Mr. Bush was careful to emphasize that he believed the modern-day Democratic Party was equally dug in on ideological and partisan grounds, saying “this dysfunction, you can’t say it’s one side or another.” And he said President Obama had failed to live up to his promise to be a transcendent leader, specifically pointing to failure to embrace the advice of the bipartisan deficit panel he created, known as the Simpson-Bowles Commission.
And Slate’s Matt Taylor offers historical perspective:
Bush, like his brother, wants the party to try harder to win Hispanic voters, and defends the (tax-raising) budget deal his dad cut in 1990 that many conservatives blame for the 41st president’s defeat to Bill Clinton.
But that was a different era, when outside groups like the Club for Growth weren’t spending millions to keep pragmatic congressional Republicans from stepping out of line. The risks in the modern GOP – of drawing a primary challenge by a Tea Party insurgent, for example – in gaining a reputation as a negotiator or problem-solver are immense in a way they weren’t even ten years ago. Bush may just need to get used to the new way of things.
But MSNBC’s Steve Benen sees Jeb Bush as an odd duck:
Last week, for example, the former Florida governor praised President Obama on education policy, hot on the heels of Romney delivering a speech condemning Obama’s education policy. Bush also said his party is being “short-sighted” on tax and immigration policies, which is not what the GOP mainstream wants to hear.
But Benen is wary:
It’s a stretch to suggest that Jeb Bush is somehow becoming more moderate, or even sensible. This morning, he also praised Paul Ryan’s radical budget plan, for example, and blamed Obama for Washington dysfunction, condemning the president for pursuing “partisan” policies in his first year, rather than “common ground.” (In his first year, Obama pushed Mitt Romney’s health care plan, John McCain’s climate plan, and a stimulus with massive tax breaks. Partisan? Please.)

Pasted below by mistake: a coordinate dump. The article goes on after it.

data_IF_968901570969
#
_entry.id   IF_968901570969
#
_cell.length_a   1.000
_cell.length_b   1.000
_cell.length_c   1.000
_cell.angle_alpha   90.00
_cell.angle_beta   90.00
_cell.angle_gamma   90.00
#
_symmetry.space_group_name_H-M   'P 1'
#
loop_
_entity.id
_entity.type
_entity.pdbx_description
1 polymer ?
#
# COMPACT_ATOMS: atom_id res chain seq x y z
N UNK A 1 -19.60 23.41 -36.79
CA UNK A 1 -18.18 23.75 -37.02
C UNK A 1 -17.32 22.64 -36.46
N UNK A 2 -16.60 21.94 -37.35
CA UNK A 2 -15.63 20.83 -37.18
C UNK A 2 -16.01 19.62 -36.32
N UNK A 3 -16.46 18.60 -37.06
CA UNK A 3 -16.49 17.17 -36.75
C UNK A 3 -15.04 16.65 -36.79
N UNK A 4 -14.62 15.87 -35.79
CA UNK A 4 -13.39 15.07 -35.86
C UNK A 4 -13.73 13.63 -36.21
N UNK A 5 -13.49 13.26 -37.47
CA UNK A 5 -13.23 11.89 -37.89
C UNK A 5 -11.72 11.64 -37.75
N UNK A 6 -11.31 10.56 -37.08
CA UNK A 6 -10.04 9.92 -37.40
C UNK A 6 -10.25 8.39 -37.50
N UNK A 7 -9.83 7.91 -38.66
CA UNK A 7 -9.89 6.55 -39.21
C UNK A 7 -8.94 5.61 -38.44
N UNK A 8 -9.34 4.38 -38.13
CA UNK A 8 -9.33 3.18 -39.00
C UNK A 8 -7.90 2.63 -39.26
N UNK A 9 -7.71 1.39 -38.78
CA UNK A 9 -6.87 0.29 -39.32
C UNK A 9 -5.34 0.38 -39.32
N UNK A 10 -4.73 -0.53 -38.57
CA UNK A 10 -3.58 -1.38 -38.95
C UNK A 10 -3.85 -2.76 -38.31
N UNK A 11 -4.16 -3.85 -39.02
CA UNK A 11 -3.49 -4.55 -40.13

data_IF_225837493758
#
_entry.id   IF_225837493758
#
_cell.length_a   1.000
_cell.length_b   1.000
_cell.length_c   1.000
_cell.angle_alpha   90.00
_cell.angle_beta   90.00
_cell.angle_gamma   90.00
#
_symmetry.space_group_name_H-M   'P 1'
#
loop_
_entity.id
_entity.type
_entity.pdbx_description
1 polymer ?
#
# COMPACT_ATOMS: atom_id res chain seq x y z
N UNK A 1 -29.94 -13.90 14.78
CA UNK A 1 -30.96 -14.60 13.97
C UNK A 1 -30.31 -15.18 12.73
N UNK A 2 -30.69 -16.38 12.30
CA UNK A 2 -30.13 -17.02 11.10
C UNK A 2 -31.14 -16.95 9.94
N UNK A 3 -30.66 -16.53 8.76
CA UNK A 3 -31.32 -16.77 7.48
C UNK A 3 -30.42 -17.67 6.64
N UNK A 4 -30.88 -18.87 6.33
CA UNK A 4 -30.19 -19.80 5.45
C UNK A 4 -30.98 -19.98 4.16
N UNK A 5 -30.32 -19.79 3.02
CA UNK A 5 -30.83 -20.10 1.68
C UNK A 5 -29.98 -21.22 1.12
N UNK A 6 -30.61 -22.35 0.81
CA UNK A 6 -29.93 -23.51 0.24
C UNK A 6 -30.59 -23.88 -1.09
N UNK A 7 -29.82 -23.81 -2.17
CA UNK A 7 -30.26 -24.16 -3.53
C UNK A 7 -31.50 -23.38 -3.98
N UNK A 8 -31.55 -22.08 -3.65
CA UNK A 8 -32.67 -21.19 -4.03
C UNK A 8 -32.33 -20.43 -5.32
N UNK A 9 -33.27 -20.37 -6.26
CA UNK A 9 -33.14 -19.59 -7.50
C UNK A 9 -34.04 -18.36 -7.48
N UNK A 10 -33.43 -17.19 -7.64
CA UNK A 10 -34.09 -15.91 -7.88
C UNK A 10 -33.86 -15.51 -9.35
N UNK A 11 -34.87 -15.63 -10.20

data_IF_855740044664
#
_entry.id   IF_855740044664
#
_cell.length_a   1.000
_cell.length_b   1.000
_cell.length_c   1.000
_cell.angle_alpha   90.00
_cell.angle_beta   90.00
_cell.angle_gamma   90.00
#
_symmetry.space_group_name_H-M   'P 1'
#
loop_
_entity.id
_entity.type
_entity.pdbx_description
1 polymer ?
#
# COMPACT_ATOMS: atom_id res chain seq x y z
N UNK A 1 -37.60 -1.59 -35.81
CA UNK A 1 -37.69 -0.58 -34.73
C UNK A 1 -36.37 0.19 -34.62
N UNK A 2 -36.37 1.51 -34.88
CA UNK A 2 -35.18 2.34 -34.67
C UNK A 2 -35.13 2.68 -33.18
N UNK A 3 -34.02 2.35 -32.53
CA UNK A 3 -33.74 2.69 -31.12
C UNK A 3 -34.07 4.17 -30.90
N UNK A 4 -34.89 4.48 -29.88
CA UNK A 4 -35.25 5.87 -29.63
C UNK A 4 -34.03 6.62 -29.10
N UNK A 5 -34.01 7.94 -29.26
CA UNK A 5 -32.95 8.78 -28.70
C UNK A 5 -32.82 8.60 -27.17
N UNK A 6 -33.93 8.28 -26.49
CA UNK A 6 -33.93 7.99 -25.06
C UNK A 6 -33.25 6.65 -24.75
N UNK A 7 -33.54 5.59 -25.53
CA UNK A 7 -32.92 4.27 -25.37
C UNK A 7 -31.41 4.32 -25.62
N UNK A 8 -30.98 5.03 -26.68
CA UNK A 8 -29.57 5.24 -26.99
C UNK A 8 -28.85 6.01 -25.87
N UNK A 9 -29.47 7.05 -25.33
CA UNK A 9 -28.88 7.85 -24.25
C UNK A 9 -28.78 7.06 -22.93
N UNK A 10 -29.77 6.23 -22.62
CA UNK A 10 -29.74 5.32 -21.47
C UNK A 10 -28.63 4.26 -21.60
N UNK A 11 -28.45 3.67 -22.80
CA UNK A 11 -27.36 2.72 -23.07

But those comments don’t change the overall message Bush has offered over the last week, which is clearly at odds with what Romney and his campaign have been saying.
And Jeb is not alone:
Just a few weeks ago, former Sen. Chuck Hagel (R-Neb.) said Reagan “would be stunned by the party today” – adding that there were similar divisions in the early 1950s between Eisenhower Republicans and GOP extremists like Joe McCarthy, but the difference is, in 2012, “the extremists are winning.”
In April, former Utah Gov. Jon Huntsman (R) said the same thing. What’s more, Mike Huckabee said a year ago, “Ronald Reagan would have a very difficult, if not impossible, time being nominated in this atmosphere of the Republican Party.” Sen. Lindsey Graham (R-S.C.) had a nearly identical take in 2010, arguing Reagan “would have a hard time getting elected as a Republican today.”
So Benen thinks something is up here, and he reminds us of the real Ronald Reagan:
Reagan raised the debt ceiling 18 times, and he supported the precursor to the Buffett Rule. In his first term, Reagan raised taxes when unemployment was nearing 11% – imagine trying this today – and proceeded to raise taxes seven out of the eight years he was in office. It’s a fact the right finds terribly inconvenient, but “no peacetime president has raised taxes so much on so many people” as Reagan.
Reagan gave amnesty to undocumented immigrants, expanded the size of the federal government, tripled the deficit and added trillions to the debt, bailed out domestic industries, and called for a world without nuclear weapons. Reagan also met with our most hated enemy without preconditions, criticized Israel, and illegally funneled arms to Iran.
And then there’s his gubernatorial record: in California, Reagan increased spending, raised taxes, helped create the nation’s first state-based emissions standards, signed an abortion-rights bill, and expanded the nation’s largest state-based Medicaid program (socialized medicine).
Reagan “could not get through a Republican primary today”? Reagan could not get through a Republican primary without being laughed off the stage today.
So what’s going on here may be important:
For one thing, it’s at least interesting to appreciate the fact that while Republicans have a religious-like reverence for Reagan, they have no use for his approach to governance. For another, it should tell the American mainstream something important when the GOP moves so far to the ideological extreme that it’s no longer the Party of Reagan.